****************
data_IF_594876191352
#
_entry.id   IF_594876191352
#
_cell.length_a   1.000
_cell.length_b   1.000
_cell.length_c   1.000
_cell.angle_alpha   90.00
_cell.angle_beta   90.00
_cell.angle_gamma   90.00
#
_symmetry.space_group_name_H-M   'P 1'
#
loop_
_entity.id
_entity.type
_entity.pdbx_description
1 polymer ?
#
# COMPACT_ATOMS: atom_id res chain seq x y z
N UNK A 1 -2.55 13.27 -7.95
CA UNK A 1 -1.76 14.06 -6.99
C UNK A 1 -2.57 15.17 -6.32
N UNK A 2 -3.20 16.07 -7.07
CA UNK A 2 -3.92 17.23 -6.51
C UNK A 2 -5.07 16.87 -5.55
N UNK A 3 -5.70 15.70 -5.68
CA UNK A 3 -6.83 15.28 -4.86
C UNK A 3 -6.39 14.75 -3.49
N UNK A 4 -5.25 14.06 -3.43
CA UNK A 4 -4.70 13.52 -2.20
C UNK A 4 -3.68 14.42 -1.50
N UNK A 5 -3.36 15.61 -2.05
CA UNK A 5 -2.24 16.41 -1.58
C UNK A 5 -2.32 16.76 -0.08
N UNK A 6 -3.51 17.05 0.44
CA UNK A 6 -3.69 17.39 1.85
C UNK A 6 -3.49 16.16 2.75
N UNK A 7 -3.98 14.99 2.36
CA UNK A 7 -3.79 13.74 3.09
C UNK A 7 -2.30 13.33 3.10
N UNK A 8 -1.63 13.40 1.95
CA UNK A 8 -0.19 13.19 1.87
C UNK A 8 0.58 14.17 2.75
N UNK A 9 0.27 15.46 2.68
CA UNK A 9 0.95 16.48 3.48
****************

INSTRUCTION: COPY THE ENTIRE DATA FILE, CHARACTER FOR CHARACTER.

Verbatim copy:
data_IF_594876191352
#
_entry.id   IF_594876191352
#
_cell.length_a   1.000
_cell.length_b   1.000
_cell.length_c   1.000
_cell.angle_alpha   90.00
_cell.angle_beta   90.00
_cell.angle_gamma   90.00
#
_symmetry.space_group_name_H-M   'P 1'
#
loop_
_entity.id
_entity.type
_entity.pdbx_description
1 polymer ?
#
# COMPACT_ATOMS: atom_id res chain seq x y z
N UNK A 1 -2.55 13.27 -7.95
CA UNK A 1 -1.76 14.06 -6.99
C UNK A 1 -2.57 15.17 -6.32
N UNK A 2 -3.20 16.07 -7.07
CA UNK A 2 -3.92 17.23 -6.51
C UNK A 2 -5.07 16.87 -5.55
N UNK A 3 -5.70 15.70 -5.68
CA UNK A 3 -6.83 15.28 -4.86
C UNK A 3 -6.39 14.75 -3.49
N UNK A 4 -5.25 14.06 -3.43
CA UNK A 4 -4.70 13.52 -2.20
C UNK A 4 -3.68 14.42 -1.50
N UNK A 5 -3.36 15.61 -2.05
CA UNK A 5 -2.24 16.41 -1.58
C UNK A 5 -2.32 16.76 -0.08
N UNK A 6 -3.51 17.05 0.44
CA UNK A 6 -3.69 17.39 1.85
C UNK A 6 -3.49 16.16 2.75
N UNK A 7 -3.98 14.99 2.36
CA UNK A 7 -3.79 13.74 3.09
C UNK A 7 -2.30 13.33 3.10
N UNK A 8 -1.63 13.40 1.95
CA UNK A 8 -0.19 13.19 1.87
C UNK A 8 0.58 14.17 2.75
N UNK A 9 0.27 15.46 2.68
CA UNK A 9 0.95 16.48 3.48